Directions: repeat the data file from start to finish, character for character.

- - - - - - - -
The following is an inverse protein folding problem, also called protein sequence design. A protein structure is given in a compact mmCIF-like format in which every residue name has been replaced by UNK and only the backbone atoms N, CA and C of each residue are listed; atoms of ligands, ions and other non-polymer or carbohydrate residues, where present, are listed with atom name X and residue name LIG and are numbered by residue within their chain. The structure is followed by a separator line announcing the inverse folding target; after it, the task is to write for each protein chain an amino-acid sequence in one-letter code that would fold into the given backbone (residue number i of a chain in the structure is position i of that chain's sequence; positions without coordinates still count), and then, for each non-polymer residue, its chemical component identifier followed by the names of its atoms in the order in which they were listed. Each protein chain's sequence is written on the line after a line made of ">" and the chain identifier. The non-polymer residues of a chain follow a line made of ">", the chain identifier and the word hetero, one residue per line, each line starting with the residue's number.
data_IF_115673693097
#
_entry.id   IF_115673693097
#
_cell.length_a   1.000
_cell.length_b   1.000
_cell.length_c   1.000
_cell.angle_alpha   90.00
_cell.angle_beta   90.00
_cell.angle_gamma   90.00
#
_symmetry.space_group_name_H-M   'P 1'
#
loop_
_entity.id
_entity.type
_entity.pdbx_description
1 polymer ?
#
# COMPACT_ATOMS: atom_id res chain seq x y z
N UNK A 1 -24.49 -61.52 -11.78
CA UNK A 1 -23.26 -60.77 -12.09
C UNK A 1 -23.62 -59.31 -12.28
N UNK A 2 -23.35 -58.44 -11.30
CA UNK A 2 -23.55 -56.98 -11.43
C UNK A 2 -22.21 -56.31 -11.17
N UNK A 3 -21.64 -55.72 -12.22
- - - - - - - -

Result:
The following is an inverse protein folding problem, also called protein sequence design. A protein structure is given in a compact mmCIF-like format in which every residue name has been replaced by UNK and only the backbone atoms N, CA and C of each residue are listed; atoms of ligands, ions and other non-polymer or carbohydrate residues, where present, are listed with atom name X and residue name LIG and are numbered by residue within their chain. The structure is followed by a separator line announcing the inverse folding target; after it, the task is to write for each protein chain an amino-acid sequence in one-letter code that would fold into the given backbone (residue number i of a chain in the structure is position i of that chain's sequence; positions without coordinates still count), and then, for each non-polymer residue, its chemical component identifier followed by the names of its atoms in the order in which they were listed. Each protein chain's sequence is written on the line after a line made of ">" and the chain identifier. The non-polymer residues of a chain follow a line made of ">", the chain identifier and the word hetero, one residue per line, each line starting with the residue's number.
data_IF_115673693097
#
_entry.id   IF_115673693097
#
_cell.length_a   1.000
_cell.length_b   1.000
_cell.length_c   1.000
_cell.angle_alpha   90.00
_cell.angle_beta   90.00
_cell.angle_gamma   90.00
#
_symmetry.space_group_name_H-M   'P 1'
#
loop_
_entity.id
_entity.type
_entity.pdbx_description
1 polymer ?
#
# COMPACT_ATOMS: atom_id res chain seq x y z
N UNK A 1 -24.49 -61.52 -11.78
CA UNK A 1 -23.26 -60.77 -12.09
C UNK A 1 -23.62 -59.31 -12.28
N UNK A 2 -23.35 -58.44 -11.30
CA UNK A 2 -23.55 -56.98 -11.43
C UNK A 2 -22.21 -56.31 -11.17
N UNK A 3 -21.64 -55.72 -12.22